For years activists have waged a remarkably successful campaign to raise awareness of breast cancer and encourage regular mammograms. But what if all that awareness is doing as much harm as good? In a New York Times Magazine cover story, Peggy Orenstein, herself a breast-cancer survivor, looks at the dark side of the very public war on the disease. Not only do regular mammograms do much less than advertised to increase survival rates, they also lead to a great many false positives. “According to a survey of randomized clinical trials involving 600,000 women around the world, for every 2,000 women screened annually over 10 years, one life is prolonged, but 10 healthy women are given diagnoses of breast cancer and unnecessarily treated, often with therapies that themselves have life-threatening side effects,” Orenstein writes. In the end, she concludes, our culture’s ubiquitous, pink-ribbon-bedecked messages about breast cancer have “ultimately made women less conscious of the facts: obscuring the limits of screening, conflating risk with disease, compromising our decisions about health care, celebrating ‘cancer survivors’ who may have never required treating.”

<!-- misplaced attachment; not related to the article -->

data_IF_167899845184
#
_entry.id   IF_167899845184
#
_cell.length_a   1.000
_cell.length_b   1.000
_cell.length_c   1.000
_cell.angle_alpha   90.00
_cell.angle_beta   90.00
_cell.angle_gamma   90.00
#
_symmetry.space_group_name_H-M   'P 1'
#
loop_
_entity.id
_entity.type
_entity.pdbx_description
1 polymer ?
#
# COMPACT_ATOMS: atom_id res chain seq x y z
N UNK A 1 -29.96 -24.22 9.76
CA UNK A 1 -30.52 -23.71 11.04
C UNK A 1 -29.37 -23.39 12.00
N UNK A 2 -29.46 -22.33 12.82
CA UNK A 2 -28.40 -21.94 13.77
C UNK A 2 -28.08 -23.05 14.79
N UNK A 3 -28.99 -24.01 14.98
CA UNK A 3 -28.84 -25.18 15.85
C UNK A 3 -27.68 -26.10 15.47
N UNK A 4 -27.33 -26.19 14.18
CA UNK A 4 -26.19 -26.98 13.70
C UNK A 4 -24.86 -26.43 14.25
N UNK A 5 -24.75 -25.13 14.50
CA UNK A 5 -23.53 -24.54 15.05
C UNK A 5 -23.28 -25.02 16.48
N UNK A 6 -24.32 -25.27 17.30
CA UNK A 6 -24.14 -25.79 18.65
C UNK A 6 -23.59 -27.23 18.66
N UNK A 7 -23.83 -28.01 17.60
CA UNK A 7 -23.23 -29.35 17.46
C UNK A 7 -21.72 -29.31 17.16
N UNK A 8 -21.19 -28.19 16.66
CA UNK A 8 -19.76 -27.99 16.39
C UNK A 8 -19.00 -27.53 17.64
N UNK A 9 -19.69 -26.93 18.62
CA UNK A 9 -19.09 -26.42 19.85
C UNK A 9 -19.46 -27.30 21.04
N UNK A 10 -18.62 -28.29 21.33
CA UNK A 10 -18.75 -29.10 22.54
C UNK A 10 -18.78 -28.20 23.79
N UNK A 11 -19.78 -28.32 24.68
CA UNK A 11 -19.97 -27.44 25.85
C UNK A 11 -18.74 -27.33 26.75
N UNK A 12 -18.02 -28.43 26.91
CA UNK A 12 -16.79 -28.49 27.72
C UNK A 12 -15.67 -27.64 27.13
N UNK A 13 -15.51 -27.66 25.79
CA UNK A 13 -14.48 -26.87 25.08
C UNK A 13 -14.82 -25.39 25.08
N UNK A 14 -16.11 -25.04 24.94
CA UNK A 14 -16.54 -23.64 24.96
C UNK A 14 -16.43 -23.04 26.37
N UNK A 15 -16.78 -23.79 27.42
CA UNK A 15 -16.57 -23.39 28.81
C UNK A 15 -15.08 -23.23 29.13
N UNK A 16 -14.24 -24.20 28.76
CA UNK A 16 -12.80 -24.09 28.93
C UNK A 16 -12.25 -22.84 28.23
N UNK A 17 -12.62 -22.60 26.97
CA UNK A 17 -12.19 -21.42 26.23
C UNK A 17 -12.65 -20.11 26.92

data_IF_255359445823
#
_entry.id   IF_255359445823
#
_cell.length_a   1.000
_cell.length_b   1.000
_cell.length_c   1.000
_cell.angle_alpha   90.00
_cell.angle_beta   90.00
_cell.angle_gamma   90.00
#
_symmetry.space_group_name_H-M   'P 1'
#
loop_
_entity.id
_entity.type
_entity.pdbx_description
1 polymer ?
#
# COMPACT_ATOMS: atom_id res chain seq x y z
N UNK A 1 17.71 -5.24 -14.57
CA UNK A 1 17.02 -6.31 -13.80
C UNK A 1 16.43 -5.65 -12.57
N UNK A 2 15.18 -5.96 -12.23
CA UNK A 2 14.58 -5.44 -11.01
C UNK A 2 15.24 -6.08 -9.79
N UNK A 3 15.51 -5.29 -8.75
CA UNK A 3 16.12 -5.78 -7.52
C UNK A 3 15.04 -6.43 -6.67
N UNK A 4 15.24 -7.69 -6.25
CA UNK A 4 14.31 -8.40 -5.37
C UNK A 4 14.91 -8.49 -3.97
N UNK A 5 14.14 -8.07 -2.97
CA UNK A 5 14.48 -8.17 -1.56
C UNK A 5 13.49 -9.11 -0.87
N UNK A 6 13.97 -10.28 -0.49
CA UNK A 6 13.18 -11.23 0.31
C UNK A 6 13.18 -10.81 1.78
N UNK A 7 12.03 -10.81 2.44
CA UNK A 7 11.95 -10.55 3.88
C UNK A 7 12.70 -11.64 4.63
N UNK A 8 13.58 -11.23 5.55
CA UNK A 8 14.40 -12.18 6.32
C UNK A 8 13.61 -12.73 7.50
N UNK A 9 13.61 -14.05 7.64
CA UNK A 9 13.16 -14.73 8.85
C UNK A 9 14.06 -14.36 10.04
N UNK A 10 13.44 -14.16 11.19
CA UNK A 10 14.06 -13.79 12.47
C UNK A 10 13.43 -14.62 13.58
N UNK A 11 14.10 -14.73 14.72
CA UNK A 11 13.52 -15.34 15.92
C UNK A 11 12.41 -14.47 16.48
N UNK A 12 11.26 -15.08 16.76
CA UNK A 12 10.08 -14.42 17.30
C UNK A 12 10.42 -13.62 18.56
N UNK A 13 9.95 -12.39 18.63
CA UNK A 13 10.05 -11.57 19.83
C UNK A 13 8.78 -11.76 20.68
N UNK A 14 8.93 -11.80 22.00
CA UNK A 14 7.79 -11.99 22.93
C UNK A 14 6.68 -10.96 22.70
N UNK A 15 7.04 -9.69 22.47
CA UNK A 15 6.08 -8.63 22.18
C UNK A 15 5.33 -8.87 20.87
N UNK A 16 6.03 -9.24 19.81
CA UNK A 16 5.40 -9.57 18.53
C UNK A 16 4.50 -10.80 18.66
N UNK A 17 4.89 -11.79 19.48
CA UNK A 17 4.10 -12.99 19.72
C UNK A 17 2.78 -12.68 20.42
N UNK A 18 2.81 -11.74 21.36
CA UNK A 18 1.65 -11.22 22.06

A breast-cancer survivor says mammograms are doing more harm than good.